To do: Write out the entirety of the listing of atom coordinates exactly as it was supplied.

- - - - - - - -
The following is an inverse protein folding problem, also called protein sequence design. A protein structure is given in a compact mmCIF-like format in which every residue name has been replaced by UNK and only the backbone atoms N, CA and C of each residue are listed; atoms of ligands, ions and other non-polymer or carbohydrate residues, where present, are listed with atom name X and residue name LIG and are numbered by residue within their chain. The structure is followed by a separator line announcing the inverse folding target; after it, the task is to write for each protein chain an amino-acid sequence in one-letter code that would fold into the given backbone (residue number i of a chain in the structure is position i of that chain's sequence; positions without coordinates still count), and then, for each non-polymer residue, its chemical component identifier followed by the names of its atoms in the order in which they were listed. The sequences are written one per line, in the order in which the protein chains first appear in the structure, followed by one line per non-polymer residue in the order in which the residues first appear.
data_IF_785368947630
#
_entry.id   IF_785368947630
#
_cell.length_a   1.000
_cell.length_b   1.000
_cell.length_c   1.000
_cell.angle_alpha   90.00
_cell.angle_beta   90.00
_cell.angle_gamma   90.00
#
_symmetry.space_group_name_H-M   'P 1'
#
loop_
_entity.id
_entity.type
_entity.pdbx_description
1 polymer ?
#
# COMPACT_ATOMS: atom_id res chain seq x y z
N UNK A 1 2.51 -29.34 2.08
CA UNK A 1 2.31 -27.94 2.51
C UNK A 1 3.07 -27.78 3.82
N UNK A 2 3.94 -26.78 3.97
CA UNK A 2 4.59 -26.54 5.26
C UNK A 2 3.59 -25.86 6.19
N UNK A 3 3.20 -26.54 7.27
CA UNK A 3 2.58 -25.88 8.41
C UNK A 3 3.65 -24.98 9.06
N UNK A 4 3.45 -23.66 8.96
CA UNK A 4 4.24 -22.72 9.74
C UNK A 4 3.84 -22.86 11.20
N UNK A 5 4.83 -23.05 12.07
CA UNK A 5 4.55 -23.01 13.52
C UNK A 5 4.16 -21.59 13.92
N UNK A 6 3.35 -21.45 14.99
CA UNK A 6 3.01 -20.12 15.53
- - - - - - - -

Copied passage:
The following is an inverse protein folding problem, also called protein sequence design. A protein structure is given in a compact mmCIF-like format in which every residue name has been replaced by UNK and only the backbone atoms N, CA and C of each residue are listed; atoms of ligands, ions and other non-polymer or carbohydrate residues, where present, are listed with atom name X and residue name LIG and are numbered by residue within their chain. The structure is followed by a separator line announcing the inverse folding target; after it, the task is to write for each protein chain an amino-acid sequence in one-letter code that would fold into the given backbone (residue number i of a chain in the structure is position i of that chain's sequence; positions without coordinates still count), and then, for each non-polymer residue, its chemical component identifier followed by the names of its atoms in the order in which they were listed. The sequences are written one per line, in the order in which the protein chains first appear in the structure, followed by one line per non-polymer residue in the order in which the residues first appear.
data_IF_785368947630
#
_entry.id   IF_785368947630
#
_cell.length_a   1.000
_cell.length_b   1.000
_cell.length_c   1.000
_cell.angle_alpha   90.00
_cell.angle_beta   90.00
_cell.angle_gamma   90.00
#
_symmetry.space_group_name_H-M   'P 1'
#
loop_
_entity.id
_entity.type
_entity.pdbx_description
1 polymer ?
#
# COMPACT_ATOMS: atom_id res chain seq x y z
N UNK A 1 2.51 -29.34 2.08
CA UNK A 1 2.31 -27.94 2.51
C UNK A 1 3.07 -27.78 3.82
N UNK A 2 3.94 -26.78 3.97
CA UNK A 2 4.59 -26.54 5.26
C UNK A 2 3.59 -25.86 6.19
N UNK A 3 3.20 -26.54 7.27
CA UNK A 3 2.58 -25.88 8.41
C UNK A 3 3.65 -24.98 9.06
N UNK A 4 3.45 -23.66 8.96
CA UNK A 4 4.24 -22.72 9.74
C UNK A 4 3.84 -22.86 11.20
N UNK A 5 4.83 -23.05 12.07
CA UNK A 5 4.55 -23.01 13.52
C UNK A 5 4.16 -21.59 13.92
N UNK A 6 3.35 -21.45 14.99
CA UNK A 6 3.01 -20.12 15.53